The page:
“This country has long been divided between low potential regions and high potential regions, according to a very deliberate government policy,” said Mzalendo Kibunjia, who heads the national cohesion and integration commission.
“But now the low potential is becoming the high potential,” he told a recent conference on the future of the north, organised at Loyangalani on the shores of Lake Turkana, one of the hottest and most desolate regions of Africa.
It started in early March with the launch of what has been presented as Africa’s most ambitious infrastructure project: an oil pipeline, a railway and a highway across northern Kenya to Lamu on the Indian Ocean where a port will be built in order to give Kenya’s landlocked northern neighbours Ethiopia and South Sudan port access.
A few days later UK-listed Tullow Oil said it had found very promising quantities of oil in the Turkana region.
Moreover in the coming months a consortium of European and African companies is to start building Africa’s biggest wind farm, also in Turkana; it will have the capacity to supply 20 percent of Kenya’s energy needs.
A few months may be all it takes to invert the historical configuration of the more developed south and the under-developed north.
Currently the north, which covers half of Kenya’s surface area of 582,600 square kilometres (224,942 square miles) is home to a mere 10 percent of the country’s 39 million inhabitants.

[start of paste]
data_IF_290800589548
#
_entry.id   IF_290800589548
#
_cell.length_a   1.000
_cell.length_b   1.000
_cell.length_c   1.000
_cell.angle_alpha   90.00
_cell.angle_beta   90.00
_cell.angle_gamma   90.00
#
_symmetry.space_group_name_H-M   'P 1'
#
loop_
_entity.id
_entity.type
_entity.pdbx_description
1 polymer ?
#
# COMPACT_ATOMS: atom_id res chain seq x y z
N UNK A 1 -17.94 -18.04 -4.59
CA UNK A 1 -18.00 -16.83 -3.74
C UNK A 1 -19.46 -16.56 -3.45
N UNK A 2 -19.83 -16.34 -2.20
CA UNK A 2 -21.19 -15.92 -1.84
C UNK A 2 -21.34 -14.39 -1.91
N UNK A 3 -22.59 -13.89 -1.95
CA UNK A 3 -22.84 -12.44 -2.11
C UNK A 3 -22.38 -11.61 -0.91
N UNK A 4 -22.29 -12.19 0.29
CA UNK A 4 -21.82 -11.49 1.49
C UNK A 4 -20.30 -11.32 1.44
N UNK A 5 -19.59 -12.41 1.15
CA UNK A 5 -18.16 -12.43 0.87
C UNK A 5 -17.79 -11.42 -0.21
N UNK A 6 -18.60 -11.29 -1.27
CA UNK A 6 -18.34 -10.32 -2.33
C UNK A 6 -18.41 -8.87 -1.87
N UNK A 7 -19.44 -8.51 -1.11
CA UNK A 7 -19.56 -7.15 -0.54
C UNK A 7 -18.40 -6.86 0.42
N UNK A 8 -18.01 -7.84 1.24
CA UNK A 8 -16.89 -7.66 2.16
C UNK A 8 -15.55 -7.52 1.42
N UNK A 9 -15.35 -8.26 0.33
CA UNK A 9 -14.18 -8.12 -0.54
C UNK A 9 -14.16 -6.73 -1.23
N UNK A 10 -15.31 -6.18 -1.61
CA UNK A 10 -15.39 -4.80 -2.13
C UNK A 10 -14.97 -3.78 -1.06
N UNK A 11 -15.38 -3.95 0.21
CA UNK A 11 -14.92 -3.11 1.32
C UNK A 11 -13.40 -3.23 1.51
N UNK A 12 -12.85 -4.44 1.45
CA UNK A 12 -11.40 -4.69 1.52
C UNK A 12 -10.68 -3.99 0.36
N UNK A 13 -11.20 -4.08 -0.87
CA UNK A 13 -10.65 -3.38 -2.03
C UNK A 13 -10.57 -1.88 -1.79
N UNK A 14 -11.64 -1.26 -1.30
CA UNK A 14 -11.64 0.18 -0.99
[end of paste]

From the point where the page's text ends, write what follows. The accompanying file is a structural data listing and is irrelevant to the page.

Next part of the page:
The three regions that make up the north of the country are also by far the poorest in Kenya. More than 94 percent of the population of Turkana lives below the poverty threshold, compared with 22 percent in Nairobi, according to the last census in 2009.
The north has long been cut off from the rest of the country.
Without coffee, tea, or industry, the British never saw any reason to build a railway to the north.
Even today the macadam road stops just north of Isiolo, normally considered the frontier town between north and south. Beyond that point there are only dirt roads, impassible in the rainy season and often unsafe because of bandits.
Turkana, Samburu, Somali, Rendille, Gabra and El Molo peoples, among others, raise goats and camels with no access to electricity or running water.
But that could change quickly.
“If we do a good job, less than five years is all the north needs to catch up with the rest of the country,” said local MP Joseph Lekuton.
The transformation could be speeded by the fact that the new constitution adopted in 2010 will, starting next year, decentralise large chunks of the national budget.
That is, if this process is handled well, warned Lekuton.
“I think it will help if we have good governors in the country. I hope most of these governors will not go to jail in two or three years because of all this money they will have to manage,” he said.
Hassan Wario, a director at National Museums of Kenya and a native of the northern Wajir district, voiced a similar concern.
He fears that any energy-based boom in Northern Kenya “would obviously benefit the elites” first and foremost.
Speculators are reportedly already snapping up land around Turkana’s oil fields.
“It’ll be a long time before a Turkana or an El Molo gets any petrodollars,” Wario said.